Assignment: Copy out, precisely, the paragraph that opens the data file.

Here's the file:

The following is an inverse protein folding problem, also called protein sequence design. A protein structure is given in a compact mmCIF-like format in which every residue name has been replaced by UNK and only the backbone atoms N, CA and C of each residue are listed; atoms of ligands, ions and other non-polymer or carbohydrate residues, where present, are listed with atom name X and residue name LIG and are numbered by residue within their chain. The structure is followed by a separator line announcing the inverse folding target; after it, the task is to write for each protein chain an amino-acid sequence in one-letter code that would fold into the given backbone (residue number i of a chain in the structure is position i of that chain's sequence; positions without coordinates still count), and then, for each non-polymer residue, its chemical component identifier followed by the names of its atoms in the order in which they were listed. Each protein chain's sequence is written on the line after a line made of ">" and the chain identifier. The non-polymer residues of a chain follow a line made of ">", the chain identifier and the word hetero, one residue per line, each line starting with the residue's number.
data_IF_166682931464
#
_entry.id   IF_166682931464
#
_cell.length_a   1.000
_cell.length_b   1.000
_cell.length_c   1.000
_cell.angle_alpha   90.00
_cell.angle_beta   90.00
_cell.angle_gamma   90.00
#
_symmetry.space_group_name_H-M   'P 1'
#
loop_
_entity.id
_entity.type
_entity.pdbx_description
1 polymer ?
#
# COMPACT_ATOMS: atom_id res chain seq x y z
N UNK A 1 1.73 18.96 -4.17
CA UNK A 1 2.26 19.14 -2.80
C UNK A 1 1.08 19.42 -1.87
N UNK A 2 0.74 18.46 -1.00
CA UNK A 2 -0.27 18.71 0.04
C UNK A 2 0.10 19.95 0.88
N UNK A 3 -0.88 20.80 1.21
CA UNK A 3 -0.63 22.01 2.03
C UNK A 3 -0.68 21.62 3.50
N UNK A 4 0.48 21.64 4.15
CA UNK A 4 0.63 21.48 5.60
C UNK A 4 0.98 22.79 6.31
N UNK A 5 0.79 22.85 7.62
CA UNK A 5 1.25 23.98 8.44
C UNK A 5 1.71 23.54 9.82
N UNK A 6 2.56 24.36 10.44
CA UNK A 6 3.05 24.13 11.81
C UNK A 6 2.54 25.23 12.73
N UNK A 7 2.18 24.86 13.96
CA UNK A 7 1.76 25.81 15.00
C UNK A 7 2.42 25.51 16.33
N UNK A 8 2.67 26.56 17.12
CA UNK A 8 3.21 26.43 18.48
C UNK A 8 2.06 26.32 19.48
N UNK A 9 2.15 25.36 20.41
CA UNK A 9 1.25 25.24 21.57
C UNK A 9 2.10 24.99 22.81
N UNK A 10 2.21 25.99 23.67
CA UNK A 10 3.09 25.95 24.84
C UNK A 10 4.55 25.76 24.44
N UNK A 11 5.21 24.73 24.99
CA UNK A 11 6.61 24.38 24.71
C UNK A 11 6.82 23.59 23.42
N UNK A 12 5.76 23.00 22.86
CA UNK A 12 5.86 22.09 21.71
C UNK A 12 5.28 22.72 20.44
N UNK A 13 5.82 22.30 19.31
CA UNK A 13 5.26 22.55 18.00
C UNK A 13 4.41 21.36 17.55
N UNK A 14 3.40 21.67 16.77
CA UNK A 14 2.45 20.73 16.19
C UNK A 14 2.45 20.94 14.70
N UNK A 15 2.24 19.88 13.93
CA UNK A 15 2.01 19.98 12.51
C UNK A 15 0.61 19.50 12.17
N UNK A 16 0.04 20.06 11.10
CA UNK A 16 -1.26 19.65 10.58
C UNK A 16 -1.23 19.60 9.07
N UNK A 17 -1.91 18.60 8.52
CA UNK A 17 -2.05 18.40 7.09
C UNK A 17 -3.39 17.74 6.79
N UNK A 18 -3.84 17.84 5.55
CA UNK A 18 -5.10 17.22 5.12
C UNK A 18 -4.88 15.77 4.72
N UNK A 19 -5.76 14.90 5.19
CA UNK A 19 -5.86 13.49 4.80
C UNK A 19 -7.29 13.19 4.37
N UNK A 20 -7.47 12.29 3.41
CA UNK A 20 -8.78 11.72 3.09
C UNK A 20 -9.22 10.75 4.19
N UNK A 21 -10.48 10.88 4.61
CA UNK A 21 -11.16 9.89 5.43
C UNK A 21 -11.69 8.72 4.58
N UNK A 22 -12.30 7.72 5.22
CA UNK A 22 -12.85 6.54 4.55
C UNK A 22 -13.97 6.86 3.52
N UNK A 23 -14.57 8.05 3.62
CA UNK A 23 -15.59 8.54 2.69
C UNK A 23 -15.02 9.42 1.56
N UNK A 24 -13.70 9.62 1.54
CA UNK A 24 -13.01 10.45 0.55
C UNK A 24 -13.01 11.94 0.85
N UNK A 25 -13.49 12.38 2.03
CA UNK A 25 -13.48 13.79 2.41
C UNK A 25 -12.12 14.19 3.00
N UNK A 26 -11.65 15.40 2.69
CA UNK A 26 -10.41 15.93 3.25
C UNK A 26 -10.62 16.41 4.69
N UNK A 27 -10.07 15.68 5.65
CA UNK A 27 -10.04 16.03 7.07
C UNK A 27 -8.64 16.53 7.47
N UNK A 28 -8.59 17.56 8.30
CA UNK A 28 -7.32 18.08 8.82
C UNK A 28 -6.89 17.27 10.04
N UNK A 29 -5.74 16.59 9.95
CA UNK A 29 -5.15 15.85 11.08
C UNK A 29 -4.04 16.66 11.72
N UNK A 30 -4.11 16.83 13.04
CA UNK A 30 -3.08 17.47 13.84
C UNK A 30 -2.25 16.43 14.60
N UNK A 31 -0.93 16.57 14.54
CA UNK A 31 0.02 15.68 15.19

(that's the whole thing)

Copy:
The following is an inverse protein folding problem, also called protein sequence design. A protein structure is given in a compact mmCIF-like format in which every residue name has been replaced by UNK and only the backbone atoms N, CA and C of each residue are listed; atoms of ligands, ions and other non-polymer or carbohydrate residues, where present, are listed with atom name X and residue name LIG and are numbered by residue within their chain. The structure is followed by a separator line announcing the inverse folding target; after it, the task is to write for each protein chain an amino-acid sequence in one-letter code that would fold into the given backbone (residue number i of a chain in the structure is position i of that chain's sequence; positions without coordinates still count), and then, for each non-polymer residue, its chemical component identifier followed by the names of its atoms in the order in which they were listed. Each protein chain's sequence is written on the line after a line made of ">" and the chain identifier. The non-polymer residues of a chain follow a line made of ">", the chain identifier and the word hetero, one residue per line, each line starting with the residue's number.